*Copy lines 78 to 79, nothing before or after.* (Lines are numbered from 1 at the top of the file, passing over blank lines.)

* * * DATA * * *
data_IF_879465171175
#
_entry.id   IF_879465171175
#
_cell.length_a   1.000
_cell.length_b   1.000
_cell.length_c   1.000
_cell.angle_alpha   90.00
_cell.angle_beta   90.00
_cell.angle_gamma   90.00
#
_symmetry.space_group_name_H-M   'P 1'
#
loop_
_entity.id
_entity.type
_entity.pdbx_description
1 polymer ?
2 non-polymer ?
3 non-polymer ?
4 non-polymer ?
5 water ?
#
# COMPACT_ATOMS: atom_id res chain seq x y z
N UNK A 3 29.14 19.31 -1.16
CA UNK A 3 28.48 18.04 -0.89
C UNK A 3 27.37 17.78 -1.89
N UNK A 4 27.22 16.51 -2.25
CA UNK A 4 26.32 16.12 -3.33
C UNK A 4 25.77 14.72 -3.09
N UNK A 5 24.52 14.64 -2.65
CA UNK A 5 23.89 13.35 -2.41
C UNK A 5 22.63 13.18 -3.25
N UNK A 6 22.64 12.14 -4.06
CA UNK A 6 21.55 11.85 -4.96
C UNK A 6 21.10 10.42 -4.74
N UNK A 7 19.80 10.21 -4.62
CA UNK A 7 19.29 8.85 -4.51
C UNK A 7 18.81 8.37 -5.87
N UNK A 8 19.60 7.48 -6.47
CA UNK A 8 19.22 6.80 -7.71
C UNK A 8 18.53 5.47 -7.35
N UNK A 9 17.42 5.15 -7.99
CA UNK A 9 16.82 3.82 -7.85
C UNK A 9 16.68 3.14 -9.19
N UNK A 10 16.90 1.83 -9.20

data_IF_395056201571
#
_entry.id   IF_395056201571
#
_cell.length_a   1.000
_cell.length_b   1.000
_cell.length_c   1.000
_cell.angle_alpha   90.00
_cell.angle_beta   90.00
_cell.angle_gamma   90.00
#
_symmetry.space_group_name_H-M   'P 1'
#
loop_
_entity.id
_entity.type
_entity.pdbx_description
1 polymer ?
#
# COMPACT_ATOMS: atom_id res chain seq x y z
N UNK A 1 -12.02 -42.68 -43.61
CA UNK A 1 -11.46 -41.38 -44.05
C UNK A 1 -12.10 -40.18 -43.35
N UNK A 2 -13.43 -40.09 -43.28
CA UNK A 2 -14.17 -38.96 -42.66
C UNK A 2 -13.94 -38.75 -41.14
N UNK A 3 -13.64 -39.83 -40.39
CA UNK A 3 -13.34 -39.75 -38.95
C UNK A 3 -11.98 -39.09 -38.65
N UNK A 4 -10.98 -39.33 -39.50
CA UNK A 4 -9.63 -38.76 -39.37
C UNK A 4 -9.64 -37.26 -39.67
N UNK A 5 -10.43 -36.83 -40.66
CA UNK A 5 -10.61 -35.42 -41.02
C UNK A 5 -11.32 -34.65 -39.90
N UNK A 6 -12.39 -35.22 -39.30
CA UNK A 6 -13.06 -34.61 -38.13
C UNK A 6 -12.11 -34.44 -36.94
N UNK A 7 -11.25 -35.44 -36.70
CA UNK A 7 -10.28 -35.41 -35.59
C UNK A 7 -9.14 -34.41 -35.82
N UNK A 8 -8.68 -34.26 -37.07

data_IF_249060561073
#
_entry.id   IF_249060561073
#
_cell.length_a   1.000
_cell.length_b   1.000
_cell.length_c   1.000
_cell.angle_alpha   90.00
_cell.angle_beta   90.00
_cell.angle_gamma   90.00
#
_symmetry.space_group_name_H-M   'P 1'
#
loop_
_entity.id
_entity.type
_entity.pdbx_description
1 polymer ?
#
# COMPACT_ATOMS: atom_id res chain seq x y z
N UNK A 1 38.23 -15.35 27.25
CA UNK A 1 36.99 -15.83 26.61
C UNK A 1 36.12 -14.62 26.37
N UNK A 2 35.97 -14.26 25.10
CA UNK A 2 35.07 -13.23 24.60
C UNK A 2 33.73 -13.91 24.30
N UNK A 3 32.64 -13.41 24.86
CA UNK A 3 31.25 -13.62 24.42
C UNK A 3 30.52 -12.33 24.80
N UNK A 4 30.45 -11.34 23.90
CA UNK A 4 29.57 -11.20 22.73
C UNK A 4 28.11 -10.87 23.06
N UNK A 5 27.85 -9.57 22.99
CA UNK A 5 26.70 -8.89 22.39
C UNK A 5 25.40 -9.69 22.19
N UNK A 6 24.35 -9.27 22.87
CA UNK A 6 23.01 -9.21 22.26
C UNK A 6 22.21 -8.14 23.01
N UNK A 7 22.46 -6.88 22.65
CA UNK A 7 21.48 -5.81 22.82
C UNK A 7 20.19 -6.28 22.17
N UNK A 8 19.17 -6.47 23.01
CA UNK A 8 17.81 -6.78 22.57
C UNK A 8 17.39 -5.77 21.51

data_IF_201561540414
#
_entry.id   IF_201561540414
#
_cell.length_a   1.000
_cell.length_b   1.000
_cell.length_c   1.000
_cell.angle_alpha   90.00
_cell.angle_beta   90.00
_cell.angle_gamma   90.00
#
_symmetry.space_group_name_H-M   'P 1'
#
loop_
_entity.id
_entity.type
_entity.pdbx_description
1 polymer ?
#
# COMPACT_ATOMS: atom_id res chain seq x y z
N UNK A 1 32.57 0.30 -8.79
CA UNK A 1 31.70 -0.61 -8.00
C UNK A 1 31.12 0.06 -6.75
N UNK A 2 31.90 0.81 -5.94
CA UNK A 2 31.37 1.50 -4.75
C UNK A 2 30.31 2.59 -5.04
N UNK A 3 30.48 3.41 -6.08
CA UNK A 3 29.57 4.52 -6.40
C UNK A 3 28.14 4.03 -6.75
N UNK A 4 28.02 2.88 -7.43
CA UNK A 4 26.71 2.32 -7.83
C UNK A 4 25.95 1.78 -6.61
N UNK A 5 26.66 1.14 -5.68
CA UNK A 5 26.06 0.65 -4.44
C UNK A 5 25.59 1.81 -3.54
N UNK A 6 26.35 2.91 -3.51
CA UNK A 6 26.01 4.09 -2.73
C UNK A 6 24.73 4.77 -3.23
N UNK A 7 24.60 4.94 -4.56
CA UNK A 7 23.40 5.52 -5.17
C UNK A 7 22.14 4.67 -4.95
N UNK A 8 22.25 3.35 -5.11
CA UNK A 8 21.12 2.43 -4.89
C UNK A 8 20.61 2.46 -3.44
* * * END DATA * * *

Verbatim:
C UNK A 4 -9.64 -37.26 -39.67
N UNK A 5 -10.43 -36.83 -40.66